It started pretty free-associative. Then I stripped it down into a more straightforward narrative. Basically, it tells the story of a woman who in the prologue abandons her child through bearing a complete lack of maternal compassion for it. Then it cuts to news footage of this being reported, and of the mother disappearing after the abandonment, and how the child hasn’t been found and how only the father remains. The father’s long-estranged from the family – barely even met the child.  Then it relates to a tale from the 1970s – a cult of fathers who were obsessed with battling over-population and would ritualistically abandon their first-borns into the ocean.

Is this true?
No. Haha. And then in the background you can see footage of three fathers abandoning three children into the ocean, and they sail off.  And then the piece really opens – the estranged father is a writer, he has his writing desk moored on the rockpools right at the fringe of the ocean. And he’s witnessed writing three open letters to his estranged child – each letter is a song. Every time he finishes writing a letter, he folds it into an origami sampan and sails it off into the ocean, like a message in a bottle.

Then we wind back about a hundred years – there’s a Victorian spirit medium called Leonora Piper, who was “tried” by William James – Henry James’ younger brother, and a psychologist – and him being a man of reason and empiricism. He was obviously sceptical, and yet he deemed this particular spirit medium’s psychical capacities so convincing that he became besotted with her. There’s a quote from him – “in order to disprove notion that all crows are black, you must but produce one white crow” – which I thought was pretty poetic. That’s why there are white crows dotted about the scenography and the film that’s attached to this project too.

Then we cut to a séance, and the mother from the prologue, is played by the same person who plays Leonora Piper, to imply a connection in the sense that they’re outlaws from what society would rather they be, so a séance happens, and she invokes three sprites from the ocean – undead, ocean-dwelling, half-naked, seaweed-draped sprites – and these are the kids that we saw being abandoned in the newsreel footage, and so there’s obviously some abandonment issues.

We then cut back to present day and the séance turns into a trial – as I figure they’re structurally quite similar – someone’s being tested, generally by sceptics. The mother is then put on trial by the trio of undead, ocean-dwelling sprites, and is banished into the ocean.  At which point, the child from the prologue sings a reprise of the overture addressed to his mother.

What do you hope to do with it?
We premiered it on November 5 at St Mary’s Church in Brighton – with giant origami sampans (boats) constructed from the letters, strobes, televisions emitting static, crows dotted about the space, and a causeway of candlelight.  We’ve also made a film to compliment it – kind of a cinematic album – a short feature – we had this screened at the Duke of York’s in Brighton in October.  A lot of the performers who appear on the record also appear in the film. The album’s coming out on vinyl, CD and DVD and as a libretto booklet. We screened the film as we performed it too.  I made the film with my collaborator Chris Purdie, who’s a really brilliant director who’s done stuff for Asva. We had a big shoot in Brighton which involved me taking the desk from my room about two miles up the road to the rock pools beyond Brighton Marina. My friend Gary Goodman, a poet, played the father. I sat him at the desk, writing the letters, gazing wistfully out to see and folding them into the sampans.  I felt a bit like a poor man’s Herzog carting the desk up there.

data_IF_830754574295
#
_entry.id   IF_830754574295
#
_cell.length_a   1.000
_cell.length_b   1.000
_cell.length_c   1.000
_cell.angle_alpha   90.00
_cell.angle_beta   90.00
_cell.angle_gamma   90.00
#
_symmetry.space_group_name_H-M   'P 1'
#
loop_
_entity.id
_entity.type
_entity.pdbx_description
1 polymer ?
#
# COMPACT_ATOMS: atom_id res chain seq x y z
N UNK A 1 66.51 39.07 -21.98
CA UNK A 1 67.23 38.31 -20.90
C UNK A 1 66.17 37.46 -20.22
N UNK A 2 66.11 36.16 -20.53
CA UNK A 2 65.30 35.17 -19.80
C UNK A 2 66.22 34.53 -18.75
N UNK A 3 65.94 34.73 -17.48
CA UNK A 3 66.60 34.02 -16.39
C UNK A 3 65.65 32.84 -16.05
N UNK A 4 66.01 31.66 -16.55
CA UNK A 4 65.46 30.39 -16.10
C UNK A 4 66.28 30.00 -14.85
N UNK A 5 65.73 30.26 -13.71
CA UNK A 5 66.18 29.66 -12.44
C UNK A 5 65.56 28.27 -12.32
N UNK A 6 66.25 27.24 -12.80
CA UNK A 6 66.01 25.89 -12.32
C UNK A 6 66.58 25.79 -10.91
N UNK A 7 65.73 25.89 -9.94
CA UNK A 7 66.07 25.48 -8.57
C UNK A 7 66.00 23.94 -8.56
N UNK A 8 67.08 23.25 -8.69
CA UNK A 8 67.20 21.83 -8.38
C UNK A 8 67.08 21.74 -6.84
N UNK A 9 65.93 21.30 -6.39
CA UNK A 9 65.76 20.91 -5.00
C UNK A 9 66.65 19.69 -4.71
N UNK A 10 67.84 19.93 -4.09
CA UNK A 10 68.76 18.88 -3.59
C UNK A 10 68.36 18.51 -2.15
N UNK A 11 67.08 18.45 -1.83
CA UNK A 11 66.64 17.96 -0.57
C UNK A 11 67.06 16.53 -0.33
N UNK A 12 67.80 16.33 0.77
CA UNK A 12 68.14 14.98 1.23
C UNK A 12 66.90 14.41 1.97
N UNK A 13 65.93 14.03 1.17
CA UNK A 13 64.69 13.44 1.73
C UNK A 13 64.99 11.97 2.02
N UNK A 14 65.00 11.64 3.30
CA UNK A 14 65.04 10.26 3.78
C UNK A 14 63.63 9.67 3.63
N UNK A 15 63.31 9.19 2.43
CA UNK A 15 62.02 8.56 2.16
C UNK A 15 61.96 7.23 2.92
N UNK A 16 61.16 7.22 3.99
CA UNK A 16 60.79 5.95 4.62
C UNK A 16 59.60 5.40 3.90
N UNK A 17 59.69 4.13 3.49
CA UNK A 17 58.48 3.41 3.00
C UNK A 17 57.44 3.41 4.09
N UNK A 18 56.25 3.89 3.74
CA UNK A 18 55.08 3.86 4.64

And we got some really beautiful shots – timed it so we’d have peak low tide and sunset. It was about the first good weather we had all year. I got footage of the sprites coming out of the ocean.  The cast are all really good friends and did an amazing job – covered in slimy kelp and writhing about in the sea.

NIck Hudson performs Letters to the Dead at its première in Brighton, 2012

NIck Hudson performs Letters to the Dead at its première in Brighton, 2012

So just a general question – what drives you creatively?
Erm. I’m probably quite naturally quite depressive and so in order to stave off the black dog, I keep myself really busy. Obviously I get huge intellectual and emotional satisfaction from working on it, and of course, it derives from some emotional core that it’s a little bit skewed in me. I think most writers maybe do it because they have an inability to express stuff in a more direct way. I’ve always liked telling stories  –manipulating words, sentences and music.

 The Letters To The Dead premiere, November 5, 2012. Photo by Chris Purdie

The Letters To The Dead premiere, November 5, 2012. Photo by Chris Purdie

Let’s not forget it’s fun.  The fact that I can do most of it from home is enormously liberating, as much as the democratisation of music that home recording allows – that can also produce a lot of shit. I think on the whole it’s an excellent thing. It’s occurring in most cases despite the industry.

And we’re essentially totally independent. There’s no big labels courting or moulding us. All the labels that we work with are often one person in the room who has an equally zealous thirst to do this kind of stuff.  Not that I would mind of course if some demented Russian oligarch decided to bequeath four billion pounds upon our creative acts, but in the meantime I’m happy to pursue bigger and more ambitious projects on whatever terms we can summon.

One last thing.  What’s the best thing that’s happened to you creatively?